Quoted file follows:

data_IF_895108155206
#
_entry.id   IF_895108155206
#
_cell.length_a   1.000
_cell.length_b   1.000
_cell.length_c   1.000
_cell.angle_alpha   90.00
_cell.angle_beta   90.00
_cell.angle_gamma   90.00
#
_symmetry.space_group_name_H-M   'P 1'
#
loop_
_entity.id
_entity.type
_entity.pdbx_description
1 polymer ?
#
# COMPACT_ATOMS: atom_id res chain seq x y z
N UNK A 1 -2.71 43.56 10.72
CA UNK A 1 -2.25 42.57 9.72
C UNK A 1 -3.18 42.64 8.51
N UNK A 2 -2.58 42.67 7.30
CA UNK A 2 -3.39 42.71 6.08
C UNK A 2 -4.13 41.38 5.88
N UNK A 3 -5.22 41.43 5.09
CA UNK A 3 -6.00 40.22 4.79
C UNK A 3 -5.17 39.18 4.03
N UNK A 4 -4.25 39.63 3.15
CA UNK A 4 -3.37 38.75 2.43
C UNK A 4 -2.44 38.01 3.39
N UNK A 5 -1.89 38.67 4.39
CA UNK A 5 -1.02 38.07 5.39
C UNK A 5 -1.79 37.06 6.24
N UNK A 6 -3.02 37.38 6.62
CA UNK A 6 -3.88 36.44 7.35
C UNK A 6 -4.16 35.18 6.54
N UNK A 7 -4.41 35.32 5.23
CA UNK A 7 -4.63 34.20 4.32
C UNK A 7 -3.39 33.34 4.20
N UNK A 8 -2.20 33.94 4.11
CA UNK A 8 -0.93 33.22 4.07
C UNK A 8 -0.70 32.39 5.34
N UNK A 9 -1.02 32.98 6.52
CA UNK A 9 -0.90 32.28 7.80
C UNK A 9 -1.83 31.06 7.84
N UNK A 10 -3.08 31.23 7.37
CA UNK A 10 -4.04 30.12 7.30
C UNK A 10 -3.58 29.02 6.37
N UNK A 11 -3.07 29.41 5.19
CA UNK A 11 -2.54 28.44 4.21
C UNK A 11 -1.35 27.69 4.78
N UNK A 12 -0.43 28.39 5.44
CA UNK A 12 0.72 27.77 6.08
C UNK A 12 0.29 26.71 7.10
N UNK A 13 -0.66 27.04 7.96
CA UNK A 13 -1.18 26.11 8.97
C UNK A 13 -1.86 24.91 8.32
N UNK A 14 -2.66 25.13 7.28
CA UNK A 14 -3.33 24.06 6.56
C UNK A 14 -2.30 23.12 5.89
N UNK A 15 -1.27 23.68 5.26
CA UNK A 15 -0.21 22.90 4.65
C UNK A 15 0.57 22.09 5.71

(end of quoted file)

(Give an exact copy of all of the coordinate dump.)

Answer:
data_IF_895108155206
#
_entry.id   IF_895108155206
#
_cell.length_a   1.000
_cell.length_b   1.000
_cell.length_c   1.000
_cell.angle_alpha   90.00
_cell.angle_beta   90.00
_cell.angle_gamma   90.00
#
_symmetry.space_group_name_H-M   'P 1'
#
loop_
_entity.id
_entity.type
_entity.pdbx_description
1 polymer ?
#
# COMPACT_ATOMS: atom_id res chain seq x y z
N UNK A 1 -2.71 43.56 10.72
CA UNK A 1 -2.25 42.57 9.72
C UNK A 1 -3.18 42.64 8.51
N UNK A 2 -2.58 42.67 7.30
CA UNK A 2 -3.39 42.71 6.08
C UNK A 2 -4.13 41.38 5.88
N UNK A 3 -5.22 41.43 5.09
CA UNK A 3 -6.00 40.22 4.79
C UNK A 3 -5.17 39.18 4.03
N UNK A 4 -4.25 39.63 3.15
CA UNK A 4 -3.37 38.75 2.43
C UNK A 4 -2.44 38.01 3.39
N UNK A 5 -1.89 38.67 4.39
CA UNK A 5 -1.02 38.07 5.39
C UNK A 5 -1.79 37.06 6.24
N UNK A 6 -3.02 37.38 6.62
CA UNK A 6 -3.88 36.44 7.35
C UNK A 6 -4.16 35.18 6.54
N UNK A 7 -4.41 35.32 5.23
CA UNK A 7 -4.63 34.20 4.32
C UNK A 7 -3.39 33.34 4.20
N UNK A 8 -2.20 33.94 4.11
CA UNK A 8 -0.93 33.22 4.07
C UNK A 8 -0.70 32.39 5.34
N UNK A 9 -1.02 32.98 6.52
CA UNK A 9 -0.90 32.28 7.80
C UNK A 9 -1.83 31.06 7.84
N UNK A 10 -3.08 31.23 7.37
CA UNK A 10 -4.04 30.12 7.30
C UNK A 10 -3.58 29.02 6.37
N UNK A 11 -3.07 29.41 5.19
CA UNK A 11 -2.54 28.44 4.21
C UNK A 11 -1.35 27.69 4.78
N UNK A 12 -0.43 28.39 5.44
CA UNK A 12 0.72 27.77 6.08
C UNK A 12 0.29 26.71 7.10
N UNK A 13 -0.66 27.04 7.96
CA UNK A 13 -1.18 26.11 8.97
C UNK A 13 -1.86 24.91 8.32
N UNK A 14 -2.66 25.13 7.28
CA UNK A 14 -3.33 24.06 6.56
C UNK A 14 -2.30 23.12 5.89
N UNK A 15 -1.27 23.68 5.26
CA UNK A 15 -0.21 22.90 4.65
C UNK A 15 0.57 22.09 5.71